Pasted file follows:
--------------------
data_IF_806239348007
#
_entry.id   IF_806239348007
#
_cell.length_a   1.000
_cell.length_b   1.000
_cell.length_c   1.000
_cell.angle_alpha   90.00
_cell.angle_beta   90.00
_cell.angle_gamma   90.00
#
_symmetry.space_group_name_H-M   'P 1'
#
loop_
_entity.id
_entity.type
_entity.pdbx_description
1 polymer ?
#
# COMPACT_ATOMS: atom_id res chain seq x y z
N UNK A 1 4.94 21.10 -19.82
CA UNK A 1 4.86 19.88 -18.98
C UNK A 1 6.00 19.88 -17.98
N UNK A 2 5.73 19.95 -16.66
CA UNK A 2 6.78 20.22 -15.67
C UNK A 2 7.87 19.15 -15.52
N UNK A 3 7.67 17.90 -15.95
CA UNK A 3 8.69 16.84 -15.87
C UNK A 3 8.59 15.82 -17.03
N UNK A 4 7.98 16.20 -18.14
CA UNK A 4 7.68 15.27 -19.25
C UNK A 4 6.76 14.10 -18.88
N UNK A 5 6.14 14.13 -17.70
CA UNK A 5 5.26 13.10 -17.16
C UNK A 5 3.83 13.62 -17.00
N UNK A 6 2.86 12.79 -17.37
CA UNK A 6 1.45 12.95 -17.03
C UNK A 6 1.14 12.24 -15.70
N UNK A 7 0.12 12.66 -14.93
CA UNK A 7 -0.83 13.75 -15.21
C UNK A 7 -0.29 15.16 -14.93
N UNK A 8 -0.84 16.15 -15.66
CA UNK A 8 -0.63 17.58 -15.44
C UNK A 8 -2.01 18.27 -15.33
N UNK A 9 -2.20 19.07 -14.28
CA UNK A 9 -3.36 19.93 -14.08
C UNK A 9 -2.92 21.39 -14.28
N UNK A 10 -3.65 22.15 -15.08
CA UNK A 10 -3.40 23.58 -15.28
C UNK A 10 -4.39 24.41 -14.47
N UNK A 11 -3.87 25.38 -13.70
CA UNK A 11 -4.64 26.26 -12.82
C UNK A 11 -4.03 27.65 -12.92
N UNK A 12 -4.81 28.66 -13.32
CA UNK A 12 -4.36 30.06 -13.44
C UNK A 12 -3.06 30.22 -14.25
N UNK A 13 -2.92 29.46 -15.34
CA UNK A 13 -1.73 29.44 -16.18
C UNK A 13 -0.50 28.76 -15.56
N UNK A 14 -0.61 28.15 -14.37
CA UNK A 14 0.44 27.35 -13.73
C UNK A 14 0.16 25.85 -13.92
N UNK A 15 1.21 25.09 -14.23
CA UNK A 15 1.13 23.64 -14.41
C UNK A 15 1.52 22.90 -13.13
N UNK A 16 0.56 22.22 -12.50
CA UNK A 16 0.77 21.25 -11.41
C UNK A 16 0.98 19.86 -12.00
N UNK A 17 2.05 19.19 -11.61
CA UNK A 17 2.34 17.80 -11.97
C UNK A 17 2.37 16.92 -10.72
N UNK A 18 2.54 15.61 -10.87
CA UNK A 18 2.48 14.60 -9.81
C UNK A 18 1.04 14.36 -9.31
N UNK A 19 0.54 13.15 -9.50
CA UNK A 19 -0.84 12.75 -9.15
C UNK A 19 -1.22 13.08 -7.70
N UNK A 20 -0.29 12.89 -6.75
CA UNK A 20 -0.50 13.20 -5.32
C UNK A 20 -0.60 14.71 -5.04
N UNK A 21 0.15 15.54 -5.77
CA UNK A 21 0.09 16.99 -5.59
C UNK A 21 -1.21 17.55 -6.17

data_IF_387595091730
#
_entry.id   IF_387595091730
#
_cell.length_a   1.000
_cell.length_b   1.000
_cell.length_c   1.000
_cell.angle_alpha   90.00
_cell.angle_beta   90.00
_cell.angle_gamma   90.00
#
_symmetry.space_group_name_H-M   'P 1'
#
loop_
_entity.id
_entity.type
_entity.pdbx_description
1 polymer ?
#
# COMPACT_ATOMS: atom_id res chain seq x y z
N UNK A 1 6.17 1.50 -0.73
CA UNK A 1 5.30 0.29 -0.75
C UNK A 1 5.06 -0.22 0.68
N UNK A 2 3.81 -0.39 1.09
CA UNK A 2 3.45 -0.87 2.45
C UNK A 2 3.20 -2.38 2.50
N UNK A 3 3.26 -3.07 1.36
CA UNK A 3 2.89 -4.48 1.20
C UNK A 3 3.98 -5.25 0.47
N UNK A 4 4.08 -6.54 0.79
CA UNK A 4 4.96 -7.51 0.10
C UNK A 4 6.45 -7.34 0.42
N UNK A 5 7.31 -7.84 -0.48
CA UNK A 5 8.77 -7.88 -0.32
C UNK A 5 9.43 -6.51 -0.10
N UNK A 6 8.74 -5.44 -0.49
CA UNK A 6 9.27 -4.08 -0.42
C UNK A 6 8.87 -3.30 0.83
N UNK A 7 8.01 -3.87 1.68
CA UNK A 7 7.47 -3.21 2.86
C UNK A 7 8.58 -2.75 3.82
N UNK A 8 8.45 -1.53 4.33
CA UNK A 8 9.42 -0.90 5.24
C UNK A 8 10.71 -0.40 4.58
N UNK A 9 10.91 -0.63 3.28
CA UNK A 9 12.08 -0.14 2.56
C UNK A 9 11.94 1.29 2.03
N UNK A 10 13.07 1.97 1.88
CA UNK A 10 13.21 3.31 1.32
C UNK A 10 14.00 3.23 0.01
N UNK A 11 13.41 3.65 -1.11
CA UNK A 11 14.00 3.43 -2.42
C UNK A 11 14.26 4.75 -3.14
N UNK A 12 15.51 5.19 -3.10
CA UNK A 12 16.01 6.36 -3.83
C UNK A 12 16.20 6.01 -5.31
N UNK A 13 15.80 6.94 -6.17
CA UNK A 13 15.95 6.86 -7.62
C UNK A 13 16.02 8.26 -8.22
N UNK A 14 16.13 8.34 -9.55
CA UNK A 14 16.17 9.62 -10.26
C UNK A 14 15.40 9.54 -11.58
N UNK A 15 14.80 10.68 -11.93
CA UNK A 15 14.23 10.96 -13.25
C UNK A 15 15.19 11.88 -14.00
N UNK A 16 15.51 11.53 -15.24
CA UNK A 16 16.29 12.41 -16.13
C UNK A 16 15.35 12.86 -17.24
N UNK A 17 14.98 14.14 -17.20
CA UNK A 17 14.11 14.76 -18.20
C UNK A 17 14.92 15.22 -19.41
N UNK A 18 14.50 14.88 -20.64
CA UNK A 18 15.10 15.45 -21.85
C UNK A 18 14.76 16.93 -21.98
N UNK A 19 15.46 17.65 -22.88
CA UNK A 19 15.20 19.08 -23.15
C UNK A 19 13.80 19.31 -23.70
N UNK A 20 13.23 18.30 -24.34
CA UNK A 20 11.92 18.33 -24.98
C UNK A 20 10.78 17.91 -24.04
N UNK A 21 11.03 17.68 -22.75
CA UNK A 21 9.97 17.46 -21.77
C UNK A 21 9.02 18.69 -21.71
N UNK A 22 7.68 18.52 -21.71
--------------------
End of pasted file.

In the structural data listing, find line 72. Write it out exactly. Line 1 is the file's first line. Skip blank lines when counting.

N UNK A 18 2.54 15.61 -10.87